"Islam is foreign to us and for that reason it cannot invoke the principle of religious freedom to the same degree as Christianity," said Hans-Thomas Tillschneider, an AfD lawmaker from the state of Saxony-Anhalt, to loud applause.
Merkel has said freedom of religion for all is guaranteed by Germany's constitution and has said on many occasions that Islam belongs to Germany.
"ISLAM IS NOT PART OF GERMANY"
Up to 2,000 left-wing demonstrators clashed with police on Saturday as they tried to break up the first full AfD conference. About 500 people were briefly detained and 10 police officers were lightly injured, a police spokesman said.
The chapter of the AfD manifesto concerning Muslims is entitled "Islam is not a part of Germany". The manifesto demands a ban to minarets - the towers of a mosque from where the call to Muslim prayer is made - and the burqa, the all-encompassing body garment worn by some conservative Muslim women.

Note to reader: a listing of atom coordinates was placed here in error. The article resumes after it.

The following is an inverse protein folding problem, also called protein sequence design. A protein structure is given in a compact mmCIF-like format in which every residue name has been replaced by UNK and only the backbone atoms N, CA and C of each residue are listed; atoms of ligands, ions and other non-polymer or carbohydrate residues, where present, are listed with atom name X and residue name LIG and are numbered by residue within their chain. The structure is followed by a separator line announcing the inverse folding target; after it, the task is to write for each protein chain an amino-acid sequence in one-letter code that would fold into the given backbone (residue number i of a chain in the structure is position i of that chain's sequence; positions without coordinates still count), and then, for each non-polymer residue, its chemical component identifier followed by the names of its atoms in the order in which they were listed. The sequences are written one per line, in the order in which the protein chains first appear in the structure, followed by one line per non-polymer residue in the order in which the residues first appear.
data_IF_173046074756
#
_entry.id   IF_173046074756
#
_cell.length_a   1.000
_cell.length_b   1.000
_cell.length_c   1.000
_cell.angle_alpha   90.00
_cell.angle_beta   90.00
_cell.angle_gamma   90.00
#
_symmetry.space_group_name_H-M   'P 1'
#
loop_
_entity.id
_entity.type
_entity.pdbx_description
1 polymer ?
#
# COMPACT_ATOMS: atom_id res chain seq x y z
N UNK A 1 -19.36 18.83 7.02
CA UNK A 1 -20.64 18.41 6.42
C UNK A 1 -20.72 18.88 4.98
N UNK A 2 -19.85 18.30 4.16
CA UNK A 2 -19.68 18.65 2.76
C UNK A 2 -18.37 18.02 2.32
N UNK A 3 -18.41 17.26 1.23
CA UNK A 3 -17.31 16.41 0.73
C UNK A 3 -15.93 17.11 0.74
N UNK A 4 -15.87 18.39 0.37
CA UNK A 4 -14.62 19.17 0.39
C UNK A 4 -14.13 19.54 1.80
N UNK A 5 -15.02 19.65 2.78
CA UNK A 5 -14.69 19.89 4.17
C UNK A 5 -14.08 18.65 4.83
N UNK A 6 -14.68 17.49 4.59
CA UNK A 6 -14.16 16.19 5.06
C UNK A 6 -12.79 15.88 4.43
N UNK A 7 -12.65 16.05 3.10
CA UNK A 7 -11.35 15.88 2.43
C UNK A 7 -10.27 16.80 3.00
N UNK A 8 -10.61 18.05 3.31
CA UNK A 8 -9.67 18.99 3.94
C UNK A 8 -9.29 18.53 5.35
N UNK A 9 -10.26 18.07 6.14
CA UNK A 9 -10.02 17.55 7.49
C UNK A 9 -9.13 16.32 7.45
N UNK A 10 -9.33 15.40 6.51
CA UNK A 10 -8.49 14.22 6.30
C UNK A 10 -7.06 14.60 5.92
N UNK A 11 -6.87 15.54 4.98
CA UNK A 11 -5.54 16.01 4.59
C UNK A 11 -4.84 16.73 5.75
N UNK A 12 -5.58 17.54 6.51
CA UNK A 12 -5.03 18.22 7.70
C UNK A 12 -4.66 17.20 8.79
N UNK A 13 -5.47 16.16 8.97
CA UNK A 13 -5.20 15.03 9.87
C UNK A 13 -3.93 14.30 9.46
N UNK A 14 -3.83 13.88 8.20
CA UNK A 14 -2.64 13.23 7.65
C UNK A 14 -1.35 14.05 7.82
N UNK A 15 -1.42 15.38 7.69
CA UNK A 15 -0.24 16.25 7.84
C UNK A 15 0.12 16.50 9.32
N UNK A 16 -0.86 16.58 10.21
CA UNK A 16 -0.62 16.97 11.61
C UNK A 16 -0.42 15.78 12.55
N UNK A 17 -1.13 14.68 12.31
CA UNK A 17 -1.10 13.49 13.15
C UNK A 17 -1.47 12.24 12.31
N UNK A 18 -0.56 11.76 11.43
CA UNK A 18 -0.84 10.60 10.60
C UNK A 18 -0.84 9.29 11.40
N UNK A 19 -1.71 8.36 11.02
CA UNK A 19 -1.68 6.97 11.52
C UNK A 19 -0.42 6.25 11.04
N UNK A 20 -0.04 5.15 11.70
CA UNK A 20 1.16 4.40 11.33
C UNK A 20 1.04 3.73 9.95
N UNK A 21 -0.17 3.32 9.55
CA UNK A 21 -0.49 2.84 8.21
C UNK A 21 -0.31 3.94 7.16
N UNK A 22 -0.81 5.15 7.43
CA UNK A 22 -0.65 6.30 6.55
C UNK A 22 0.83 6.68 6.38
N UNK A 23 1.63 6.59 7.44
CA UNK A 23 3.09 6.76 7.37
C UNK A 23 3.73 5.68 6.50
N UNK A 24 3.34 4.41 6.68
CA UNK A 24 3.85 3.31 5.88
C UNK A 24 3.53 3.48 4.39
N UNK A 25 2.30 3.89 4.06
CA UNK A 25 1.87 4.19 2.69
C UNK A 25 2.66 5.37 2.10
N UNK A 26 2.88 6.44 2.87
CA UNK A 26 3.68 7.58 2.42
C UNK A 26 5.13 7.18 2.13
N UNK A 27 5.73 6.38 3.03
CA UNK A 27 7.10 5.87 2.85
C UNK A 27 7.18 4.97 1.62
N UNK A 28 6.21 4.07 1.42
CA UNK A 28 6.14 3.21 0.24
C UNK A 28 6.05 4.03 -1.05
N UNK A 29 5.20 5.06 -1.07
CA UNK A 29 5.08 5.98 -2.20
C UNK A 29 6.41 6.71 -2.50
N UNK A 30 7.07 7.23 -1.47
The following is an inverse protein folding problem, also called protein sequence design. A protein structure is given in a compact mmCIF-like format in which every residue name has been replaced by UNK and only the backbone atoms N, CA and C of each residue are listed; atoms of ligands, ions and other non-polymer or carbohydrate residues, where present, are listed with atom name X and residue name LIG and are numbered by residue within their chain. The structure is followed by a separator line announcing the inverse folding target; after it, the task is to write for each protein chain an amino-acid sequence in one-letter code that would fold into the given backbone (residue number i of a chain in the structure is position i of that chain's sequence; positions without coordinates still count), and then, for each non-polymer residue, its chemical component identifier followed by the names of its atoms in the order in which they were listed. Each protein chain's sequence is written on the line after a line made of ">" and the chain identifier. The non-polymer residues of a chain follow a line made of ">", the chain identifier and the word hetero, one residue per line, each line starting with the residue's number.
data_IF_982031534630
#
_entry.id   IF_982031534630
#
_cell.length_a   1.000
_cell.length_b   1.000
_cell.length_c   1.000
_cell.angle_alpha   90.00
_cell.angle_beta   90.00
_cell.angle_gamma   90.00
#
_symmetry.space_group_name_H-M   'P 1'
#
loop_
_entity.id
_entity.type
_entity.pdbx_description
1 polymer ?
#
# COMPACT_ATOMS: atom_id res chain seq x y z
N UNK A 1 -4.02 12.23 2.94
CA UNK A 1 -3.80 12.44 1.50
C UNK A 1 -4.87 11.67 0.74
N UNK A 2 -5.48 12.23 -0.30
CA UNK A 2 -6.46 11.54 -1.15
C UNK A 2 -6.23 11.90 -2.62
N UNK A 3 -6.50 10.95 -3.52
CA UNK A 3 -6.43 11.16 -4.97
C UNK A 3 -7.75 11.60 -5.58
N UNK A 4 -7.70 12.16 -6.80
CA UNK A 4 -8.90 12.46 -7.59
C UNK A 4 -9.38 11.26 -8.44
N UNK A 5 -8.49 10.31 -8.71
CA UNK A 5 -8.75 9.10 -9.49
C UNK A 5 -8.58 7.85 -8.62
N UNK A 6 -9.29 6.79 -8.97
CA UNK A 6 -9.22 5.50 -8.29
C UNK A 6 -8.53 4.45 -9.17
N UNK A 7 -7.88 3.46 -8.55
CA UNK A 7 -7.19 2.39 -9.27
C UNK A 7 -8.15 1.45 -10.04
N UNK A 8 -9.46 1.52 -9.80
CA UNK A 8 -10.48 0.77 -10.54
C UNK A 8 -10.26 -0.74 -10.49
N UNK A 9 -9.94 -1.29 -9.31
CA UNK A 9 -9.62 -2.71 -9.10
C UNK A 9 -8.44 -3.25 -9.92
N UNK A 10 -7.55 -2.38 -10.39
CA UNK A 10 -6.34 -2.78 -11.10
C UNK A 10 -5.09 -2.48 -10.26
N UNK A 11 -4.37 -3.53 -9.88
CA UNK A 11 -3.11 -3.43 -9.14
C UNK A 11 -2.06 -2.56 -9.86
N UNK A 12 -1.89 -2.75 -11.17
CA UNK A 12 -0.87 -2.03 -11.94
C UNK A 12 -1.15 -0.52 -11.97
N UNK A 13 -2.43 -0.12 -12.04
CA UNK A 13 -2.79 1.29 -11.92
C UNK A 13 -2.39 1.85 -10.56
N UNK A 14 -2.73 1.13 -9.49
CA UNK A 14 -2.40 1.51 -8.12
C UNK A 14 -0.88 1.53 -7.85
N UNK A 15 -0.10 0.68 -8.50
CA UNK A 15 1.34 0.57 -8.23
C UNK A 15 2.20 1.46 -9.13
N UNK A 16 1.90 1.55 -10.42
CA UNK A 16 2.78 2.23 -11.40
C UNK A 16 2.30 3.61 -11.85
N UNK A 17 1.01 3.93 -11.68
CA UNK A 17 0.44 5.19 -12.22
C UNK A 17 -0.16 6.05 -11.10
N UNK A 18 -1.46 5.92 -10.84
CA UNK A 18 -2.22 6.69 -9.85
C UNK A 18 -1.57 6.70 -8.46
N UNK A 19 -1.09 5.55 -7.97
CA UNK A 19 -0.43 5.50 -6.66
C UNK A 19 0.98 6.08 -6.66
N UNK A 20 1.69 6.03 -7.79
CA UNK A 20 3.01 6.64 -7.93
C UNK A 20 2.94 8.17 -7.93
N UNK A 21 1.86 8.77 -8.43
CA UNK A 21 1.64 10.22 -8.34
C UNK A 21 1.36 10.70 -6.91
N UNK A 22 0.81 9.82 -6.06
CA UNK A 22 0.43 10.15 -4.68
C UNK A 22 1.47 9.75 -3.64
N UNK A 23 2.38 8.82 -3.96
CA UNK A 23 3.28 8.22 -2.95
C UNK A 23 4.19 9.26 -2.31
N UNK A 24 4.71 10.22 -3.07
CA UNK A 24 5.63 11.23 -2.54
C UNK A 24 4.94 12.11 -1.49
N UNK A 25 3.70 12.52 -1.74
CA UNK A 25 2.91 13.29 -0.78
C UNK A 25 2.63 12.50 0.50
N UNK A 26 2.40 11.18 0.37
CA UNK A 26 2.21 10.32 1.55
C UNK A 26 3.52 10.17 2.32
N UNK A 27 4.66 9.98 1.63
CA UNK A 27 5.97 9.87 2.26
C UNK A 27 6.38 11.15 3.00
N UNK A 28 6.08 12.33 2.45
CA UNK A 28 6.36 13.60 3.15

Germany is home to nearly four million Muslims, about five percent of the total population. Many of the longer established Muslim community in Germany came from Turkey to find work, but those who have arrived over the past year have mostly been fleeing conflicts in Syria, Iraq and Afghanistan.
Last month the head of Germany's Central Council of Muslims likened the AfD's attitude towards his community to that of Adolf Hitler's Nazis towards the Jews.
Although the AfD aimed to broaden its political agenda during the congress, members hardly debated on domestic issues, such as taxation and social welfare.
The party's leadership has proposed the introduction of an income tax bracket system and the abolition of inheritance taxes, which experts say would benefit high earners.
The head of Germany's DGB confederation of trade unions, Reiner Hoffmann, sharply criticized the AfD's program.
"Their alternatives are nothing but simple, dull and inconsistent," Hoffmann said in a speech at an DGB event in Stuttgart to mark Labour Day.
He said the AfD was not only conducting a hate campaign against refugees, but also aiming for a tax policy that was against the interests of workers. - Reuters